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Chemistry of Multiphase Atmospheric Systems (Nato ASI Subseries G:)

Chemistry of Multiphase Atmospheric Systems (Nato ASI Subseries G:)

Regular price $210.51
  • ISBN-13: 9783642706295
  • Publisher: Springer
  • Release Date: Jan 01, 1986
  • Edition: Softcover reprint of the original 1st ed. 1986
  • Pages: 773 pages
  • Dimensions: 1.8 x 9.61 x 6.69 inches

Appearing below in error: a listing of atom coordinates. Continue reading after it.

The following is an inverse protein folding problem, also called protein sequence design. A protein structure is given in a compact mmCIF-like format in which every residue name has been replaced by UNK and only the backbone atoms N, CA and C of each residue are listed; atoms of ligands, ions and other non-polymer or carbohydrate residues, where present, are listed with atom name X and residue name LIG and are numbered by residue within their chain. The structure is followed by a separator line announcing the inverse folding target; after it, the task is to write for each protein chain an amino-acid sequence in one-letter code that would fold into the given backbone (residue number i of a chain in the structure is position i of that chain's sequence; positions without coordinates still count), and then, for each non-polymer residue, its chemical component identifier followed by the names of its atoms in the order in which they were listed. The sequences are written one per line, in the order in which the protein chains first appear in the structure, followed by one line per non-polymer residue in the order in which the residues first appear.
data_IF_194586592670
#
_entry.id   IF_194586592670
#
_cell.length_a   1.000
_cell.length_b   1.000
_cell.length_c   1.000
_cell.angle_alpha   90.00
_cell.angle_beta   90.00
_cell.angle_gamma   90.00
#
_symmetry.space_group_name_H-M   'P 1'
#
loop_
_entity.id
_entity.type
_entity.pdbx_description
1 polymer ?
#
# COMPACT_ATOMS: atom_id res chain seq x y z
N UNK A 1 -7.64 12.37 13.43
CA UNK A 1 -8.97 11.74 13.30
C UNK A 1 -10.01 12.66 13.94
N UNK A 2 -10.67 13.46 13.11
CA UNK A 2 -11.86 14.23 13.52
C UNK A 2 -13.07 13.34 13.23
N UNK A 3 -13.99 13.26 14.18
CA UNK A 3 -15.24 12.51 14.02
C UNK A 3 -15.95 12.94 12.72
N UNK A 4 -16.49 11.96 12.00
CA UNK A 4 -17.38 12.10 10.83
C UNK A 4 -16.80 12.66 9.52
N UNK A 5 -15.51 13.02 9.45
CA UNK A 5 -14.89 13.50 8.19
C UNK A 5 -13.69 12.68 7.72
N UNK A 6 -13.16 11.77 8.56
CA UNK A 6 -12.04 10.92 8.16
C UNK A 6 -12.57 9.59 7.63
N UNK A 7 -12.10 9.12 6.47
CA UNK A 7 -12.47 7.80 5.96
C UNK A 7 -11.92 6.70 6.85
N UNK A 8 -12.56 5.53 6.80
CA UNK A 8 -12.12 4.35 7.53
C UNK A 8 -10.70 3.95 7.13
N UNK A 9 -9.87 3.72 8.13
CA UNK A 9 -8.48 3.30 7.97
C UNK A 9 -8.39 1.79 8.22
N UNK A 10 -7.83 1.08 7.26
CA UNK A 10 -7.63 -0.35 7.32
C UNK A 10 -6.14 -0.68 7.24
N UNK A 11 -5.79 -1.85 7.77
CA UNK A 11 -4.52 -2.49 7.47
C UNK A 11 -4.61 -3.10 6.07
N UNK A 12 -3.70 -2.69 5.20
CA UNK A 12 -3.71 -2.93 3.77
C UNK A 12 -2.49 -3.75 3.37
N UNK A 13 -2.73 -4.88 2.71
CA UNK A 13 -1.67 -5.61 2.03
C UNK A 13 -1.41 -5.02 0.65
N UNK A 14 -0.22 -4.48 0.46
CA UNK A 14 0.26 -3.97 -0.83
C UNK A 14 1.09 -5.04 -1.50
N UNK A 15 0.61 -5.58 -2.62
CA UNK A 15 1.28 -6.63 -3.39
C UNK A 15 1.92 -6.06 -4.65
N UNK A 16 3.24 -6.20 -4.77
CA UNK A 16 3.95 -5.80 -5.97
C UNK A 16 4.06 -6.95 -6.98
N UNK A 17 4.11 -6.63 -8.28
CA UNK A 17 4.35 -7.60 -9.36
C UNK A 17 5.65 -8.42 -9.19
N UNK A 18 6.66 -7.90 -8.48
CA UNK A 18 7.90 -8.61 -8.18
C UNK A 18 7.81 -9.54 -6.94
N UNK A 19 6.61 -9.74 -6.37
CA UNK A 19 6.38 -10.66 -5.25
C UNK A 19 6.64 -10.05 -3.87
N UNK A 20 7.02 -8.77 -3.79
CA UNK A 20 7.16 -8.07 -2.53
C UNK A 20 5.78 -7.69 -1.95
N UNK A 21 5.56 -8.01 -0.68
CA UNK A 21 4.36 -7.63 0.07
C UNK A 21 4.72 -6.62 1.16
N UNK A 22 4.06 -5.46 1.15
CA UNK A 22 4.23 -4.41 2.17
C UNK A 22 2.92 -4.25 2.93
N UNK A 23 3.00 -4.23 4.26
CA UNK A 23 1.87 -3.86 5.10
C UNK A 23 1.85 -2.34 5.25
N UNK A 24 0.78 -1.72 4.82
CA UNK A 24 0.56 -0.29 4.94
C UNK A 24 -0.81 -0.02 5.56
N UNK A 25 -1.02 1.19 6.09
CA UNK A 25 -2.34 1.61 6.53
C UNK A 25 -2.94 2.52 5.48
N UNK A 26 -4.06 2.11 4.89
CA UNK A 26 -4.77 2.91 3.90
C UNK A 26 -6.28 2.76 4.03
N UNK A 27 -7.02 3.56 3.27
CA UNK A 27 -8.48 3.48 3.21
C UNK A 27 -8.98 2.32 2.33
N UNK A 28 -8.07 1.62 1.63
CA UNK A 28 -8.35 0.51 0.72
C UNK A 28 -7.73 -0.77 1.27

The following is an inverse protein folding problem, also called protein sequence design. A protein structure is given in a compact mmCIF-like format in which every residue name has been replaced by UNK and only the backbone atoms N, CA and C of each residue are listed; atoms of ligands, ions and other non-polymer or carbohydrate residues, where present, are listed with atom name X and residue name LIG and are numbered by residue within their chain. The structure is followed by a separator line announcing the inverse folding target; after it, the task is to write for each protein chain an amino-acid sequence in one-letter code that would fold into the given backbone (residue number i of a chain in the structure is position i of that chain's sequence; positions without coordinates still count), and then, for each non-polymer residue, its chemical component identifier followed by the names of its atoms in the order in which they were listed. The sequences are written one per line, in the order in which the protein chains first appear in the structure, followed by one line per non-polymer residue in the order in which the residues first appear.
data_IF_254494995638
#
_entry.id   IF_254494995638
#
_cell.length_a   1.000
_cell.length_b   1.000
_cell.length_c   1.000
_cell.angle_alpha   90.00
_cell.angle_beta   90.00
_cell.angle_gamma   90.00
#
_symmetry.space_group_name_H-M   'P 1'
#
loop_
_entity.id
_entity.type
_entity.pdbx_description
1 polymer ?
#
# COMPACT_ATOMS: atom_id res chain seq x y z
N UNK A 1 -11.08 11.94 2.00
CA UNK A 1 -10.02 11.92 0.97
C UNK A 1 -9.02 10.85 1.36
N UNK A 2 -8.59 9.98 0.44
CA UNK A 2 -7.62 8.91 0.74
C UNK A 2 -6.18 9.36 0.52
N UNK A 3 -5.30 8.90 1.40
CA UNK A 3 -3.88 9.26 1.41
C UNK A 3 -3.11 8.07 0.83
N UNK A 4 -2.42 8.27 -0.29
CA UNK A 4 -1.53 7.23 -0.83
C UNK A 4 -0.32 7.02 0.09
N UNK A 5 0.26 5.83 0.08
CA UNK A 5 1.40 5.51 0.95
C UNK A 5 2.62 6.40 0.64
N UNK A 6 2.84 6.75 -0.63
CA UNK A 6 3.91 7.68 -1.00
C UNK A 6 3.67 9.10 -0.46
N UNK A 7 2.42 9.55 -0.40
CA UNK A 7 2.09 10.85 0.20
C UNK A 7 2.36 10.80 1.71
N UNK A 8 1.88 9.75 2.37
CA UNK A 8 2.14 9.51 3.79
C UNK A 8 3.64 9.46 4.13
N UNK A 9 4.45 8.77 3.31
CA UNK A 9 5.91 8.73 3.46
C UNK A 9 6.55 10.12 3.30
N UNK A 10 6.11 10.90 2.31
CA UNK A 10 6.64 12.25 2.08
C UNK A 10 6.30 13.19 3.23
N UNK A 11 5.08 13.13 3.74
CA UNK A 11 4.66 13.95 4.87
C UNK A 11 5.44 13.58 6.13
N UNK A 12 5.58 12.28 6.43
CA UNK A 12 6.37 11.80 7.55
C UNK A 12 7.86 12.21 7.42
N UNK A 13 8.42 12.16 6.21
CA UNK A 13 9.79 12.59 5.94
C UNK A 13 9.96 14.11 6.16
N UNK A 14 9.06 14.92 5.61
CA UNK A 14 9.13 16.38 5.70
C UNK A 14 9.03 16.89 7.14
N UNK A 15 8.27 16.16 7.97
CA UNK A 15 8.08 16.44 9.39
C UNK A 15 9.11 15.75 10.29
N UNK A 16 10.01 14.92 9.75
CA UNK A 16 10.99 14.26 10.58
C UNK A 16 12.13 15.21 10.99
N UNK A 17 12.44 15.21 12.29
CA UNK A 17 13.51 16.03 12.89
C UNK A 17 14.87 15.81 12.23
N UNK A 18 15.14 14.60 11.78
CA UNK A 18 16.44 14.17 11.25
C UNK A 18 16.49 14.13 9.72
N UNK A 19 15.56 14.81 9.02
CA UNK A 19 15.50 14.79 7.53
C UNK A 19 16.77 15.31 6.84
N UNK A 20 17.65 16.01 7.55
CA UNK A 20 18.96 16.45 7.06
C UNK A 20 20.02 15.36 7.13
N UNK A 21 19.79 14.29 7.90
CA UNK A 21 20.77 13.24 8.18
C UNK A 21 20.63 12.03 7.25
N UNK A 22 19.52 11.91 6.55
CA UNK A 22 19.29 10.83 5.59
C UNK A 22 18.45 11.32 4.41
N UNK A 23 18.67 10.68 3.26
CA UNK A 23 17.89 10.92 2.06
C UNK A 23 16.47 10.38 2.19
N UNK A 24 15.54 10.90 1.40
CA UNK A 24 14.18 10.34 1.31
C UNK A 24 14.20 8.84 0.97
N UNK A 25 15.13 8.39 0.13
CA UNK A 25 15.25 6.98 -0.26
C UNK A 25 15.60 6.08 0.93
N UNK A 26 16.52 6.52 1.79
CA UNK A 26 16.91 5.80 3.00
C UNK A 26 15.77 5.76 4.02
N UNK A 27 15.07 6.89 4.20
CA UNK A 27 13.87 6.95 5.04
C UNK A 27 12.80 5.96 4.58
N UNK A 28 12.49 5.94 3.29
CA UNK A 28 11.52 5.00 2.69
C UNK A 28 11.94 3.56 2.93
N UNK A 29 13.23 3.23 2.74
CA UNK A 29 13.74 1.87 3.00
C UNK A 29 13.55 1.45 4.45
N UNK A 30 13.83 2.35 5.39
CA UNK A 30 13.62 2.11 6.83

Rapidly increasing interest in the problems of air pollution and source-receptor relationships has led to a significant expansion of knowledge in the field of atmospheric chemistry. In general the chemistry of atmospheric trace constituents is governed by the oxygen content of the atmosphere. Upon entering the atmosphere in a more or less reduced state, trace substances are oxidized via various pathways and the generated products are often precursors of acidic compounds. Beside oxidation processes occurring in the gas phase, gaseous compounds are often converted into solid aerosol particles. The various steps within gas-to-particle conversion are constantly interacting with condensation processes, which are caused by the tropospheric water content. Thus in addition to the gaseous state, a liquid and solid state exists within the troposphere. The solid phase consists of atmospheric conversion products or fly ash and mineral dust. The liquid phase consists of water, conversion products and soluble compounds. The chemistry occurring within this system is often referred to as hydrogeneous chemistry. The chemist interprets this term, however, more strictly as reactions which occur only at an interphase between phases. This, however, is not always what happens in the atmosphere. There are indeed heterogeneous processes such as reactions occurring on the surface of dry aerosol particles. But apart from these, we must focus as well on reactions in the homogeneous phase, which are single steps of consecutive reactions running through various phases.

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